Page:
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Incremental CH 4 and N 2 O mitigation benefits consistent with the US Government's SC-CO 2 estimates

Alex Marten, Elizabeth Kopits, Charles Griffiths, Stephen Newbold () and Ann Wolverton ()

Climate Policy, 2015, vol. 15, issue 2, 272-298

Abstract: Benefit-cost analysis can serve as an informative input into the policy-making process, but only to the degree it characterizes the major impacts of the regulation under consideration. Recently, the US, amongst other nations, has begun to use estimates of the social cost of CO 2 (SC-CO 2 ) to develop analyses that more fully capture the climate change impacts of GHG abatement. The SC-CO 2 represents the aggregate willingness to pay to avoid the damages associated with an additional tonne of CO 2 emissions. In comparison, the social costs of non-CO 2 GHGs have received little attention from researchers and policy analysts, despite their non-negligible climate impact. This article addresses this issue by developing a set of social cost estimates for two highly prevalent non-CO 2 GHGs, methane and nitrous oxide. By extending existing integrated assessment models, it is possible to develop a set of social cost estimates for these gases that are consistent with the SC-CO 2 estimates currently in use by the US federal government. Policy relevance Within the benefit-cost analyses that inform the design of major regulations, all Federal agencies within the US Government (USG) use a set of agreed upon SC-CO 2 estimates to value the impact of CO 2 emissions changes. However, the value of changes in non-CO 2 GHG emissions has not been included in USG policy analysis to date. This article addresses that omission by developing a set of social cost estimates for two highly prevalent non-CO 2 GHGs, methane and nitrous oxide. These new estimates are designed to be compatible with the USG SC-CO 2 estimates currently in use and may therefore be directly applied to value emissions changes for these non-CO 2 gases within the benefit-cost analyses used to evaluate future policies.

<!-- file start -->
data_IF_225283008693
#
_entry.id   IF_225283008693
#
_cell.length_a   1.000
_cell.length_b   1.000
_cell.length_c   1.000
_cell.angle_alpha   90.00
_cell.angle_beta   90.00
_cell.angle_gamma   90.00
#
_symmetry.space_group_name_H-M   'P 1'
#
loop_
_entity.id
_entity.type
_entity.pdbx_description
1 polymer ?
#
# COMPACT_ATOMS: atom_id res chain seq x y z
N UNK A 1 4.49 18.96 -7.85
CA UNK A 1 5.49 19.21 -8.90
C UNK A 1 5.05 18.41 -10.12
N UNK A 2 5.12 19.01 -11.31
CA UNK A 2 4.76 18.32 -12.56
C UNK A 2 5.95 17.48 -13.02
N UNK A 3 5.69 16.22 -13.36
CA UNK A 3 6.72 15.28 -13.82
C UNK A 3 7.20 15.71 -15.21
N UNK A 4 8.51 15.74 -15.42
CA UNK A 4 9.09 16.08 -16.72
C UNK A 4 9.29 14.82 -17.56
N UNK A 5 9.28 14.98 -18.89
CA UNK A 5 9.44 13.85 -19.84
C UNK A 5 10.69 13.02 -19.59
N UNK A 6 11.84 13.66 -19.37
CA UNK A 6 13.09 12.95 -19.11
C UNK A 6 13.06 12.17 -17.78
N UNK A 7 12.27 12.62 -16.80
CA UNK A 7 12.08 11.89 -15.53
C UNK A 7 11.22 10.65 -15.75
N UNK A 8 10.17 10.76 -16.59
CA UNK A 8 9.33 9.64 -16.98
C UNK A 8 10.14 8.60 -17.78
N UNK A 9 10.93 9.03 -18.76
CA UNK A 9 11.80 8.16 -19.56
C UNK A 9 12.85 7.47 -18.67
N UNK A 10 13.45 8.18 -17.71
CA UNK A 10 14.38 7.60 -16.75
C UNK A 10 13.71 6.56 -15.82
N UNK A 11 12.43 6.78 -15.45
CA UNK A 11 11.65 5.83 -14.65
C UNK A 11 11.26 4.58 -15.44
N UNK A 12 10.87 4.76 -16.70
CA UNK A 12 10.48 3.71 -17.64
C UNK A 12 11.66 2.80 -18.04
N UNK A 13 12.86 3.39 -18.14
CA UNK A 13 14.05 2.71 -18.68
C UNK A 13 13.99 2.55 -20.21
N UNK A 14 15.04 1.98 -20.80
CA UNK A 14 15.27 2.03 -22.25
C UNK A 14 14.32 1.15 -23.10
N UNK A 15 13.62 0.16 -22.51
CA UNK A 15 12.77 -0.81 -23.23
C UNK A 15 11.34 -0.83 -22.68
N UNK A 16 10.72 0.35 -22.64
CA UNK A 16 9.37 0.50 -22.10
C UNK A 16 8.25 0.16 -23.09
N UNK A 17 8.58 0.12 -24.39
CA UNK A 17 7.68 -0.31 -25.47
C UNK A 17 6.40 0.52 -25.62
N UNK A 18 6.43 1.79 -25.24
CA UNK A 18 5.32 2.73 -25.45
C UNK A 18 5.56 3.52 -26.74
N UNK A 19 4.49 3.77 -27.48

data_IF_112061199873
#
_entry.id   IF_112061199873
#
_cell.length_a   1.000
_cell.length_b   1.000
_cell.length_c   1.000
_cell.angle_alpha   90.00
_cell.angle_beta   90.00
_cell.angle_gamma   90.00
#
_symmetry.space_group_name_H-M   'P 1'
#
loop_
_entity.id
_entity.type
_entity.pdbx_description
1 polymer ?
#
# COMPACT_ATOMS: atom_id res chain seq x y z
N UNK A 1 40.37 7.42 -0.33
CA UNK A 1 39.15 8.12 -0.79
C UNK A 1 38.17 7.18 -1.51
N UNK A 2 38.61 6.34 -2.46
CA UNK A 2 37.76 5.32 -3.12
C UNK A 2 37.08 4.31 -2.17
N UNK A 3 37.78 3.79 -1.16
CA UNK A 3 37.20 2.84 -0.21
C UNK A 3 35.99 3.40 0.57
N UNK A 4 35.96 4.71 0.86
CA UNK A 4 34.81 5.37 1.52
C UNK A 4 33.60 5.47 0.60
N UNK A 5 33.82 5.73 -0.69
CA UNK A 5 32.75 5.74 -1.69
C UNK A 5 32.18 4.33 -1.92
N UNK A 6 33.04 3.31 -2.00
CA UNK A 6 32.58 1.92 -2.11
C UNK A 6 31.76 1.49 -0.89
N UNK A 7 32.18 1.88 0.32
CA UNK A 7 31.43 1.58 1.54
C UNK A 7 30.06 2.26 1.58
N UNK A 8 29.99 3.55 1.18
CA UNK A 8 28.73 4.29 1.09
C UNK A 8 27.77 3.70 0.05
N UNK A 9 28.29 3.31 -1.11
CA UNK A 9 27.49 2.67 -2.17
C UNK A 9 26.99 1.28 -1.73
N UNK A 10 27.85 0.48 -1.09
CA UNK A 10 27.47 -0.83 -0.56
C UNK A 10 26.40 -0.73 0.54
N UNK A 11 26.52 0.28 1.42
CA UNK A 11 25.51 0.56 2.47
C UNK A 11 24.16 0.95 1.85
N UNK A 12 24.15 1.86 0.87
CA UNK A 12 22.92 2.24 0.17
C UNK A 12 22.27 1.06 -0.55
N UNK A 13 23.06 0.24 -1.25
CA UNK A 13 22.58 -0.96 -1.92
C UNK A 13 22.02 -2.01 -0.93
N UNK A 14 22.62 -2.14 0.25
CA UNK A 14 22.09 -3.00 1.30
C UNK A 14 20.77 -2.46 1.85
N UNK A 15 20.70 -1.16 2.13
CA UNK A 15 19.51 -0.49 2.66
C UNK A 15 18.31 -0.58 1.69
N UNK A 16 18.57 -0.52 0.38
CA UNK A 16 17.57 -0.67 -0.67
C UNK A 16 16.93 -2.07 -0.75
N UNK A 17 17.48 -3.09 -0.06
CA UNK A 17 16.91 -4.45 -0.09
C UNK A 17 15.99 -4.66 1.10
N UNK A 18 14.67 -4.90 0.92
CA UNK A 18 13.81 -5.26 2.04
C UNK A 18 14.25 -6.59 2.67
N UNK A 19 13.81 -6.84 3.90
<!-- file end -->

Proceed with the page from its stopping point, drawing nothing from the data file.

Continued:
Date: 2015
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DOI: 10.1080/14693062.2014.912981

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